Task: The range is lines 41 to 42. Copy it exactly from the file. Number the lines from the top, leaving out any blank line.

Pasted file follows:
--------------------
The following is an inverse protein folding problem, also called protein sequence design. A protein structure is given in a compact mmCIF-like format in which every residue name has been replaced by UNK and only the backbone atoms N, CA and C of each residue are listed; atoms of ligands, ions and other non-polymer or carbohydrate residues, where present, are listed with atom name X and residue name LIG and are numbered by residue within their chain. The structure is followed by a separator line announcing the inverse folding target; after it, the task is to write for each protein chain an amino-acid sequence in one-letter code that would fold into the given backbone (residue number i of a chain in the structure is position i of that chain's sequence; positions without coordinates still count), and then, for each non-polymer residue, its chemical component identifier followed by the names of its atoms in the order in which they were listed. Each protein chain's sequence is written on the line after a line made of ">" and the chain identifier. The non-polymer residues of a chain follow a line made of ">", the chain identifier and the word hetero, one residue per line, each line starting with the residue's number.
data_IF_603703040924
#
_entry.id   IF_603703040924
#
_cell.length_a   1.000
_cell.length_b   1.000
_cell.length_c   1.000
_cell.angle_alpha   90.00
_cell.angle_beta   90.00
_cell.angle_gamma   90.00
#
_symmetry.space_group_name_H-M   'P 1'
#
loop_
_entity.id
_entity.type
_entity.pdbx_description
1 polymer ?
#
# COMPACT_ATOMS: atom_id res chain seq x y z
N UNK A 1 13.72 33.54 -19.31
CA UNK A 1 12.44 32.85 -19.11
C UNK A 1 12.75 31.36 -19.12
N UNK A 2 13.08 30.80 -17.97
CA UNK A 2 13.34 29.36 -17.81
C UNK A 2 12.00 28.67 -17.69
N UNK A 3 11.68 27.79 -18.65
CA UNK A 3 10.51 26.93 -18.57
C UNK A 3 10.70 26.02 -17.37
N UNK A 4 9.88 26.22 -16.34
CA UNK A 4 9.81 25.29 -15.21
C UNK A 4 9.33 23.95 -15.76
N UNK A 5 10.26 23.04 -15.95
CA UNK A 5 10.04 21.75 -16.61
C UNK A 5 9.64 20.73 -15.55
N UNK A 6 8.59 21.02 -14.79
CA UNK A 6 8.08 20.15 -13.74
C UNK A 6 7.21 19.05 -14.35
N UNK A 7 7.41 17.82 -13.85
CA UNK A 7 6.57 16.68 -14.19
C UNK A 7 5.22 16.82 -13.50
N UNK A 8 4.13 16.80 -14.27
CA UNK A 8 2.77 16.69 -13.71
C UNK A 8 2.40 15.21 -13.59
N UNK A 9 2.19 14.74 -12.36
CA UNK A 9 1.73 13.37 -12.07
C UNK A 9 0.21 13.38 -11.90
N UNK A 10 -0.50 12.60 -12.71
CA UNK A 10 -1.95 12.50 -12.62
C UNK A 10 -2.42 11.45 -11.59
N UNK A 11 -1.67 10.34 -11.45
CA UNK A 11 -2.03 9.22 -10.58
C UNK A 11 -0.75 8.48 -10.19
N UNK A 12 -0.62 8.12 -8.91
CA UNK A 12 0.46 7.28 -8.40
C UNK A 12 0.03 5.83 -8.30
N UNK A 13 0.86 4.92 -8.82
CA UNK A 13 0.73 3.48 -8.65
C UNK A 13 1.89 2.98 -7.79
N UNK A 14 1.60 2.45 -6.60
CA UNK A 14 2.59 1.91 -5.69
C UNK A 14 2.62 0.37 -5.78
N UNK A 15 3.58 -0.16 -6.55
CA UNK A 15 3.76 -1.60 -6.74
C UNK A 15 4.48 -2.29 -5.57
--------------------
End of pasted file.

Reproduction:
CA UNK A 7 6.57 16.68 -14.19
C UNK A 7 5.22 16.82 -13.50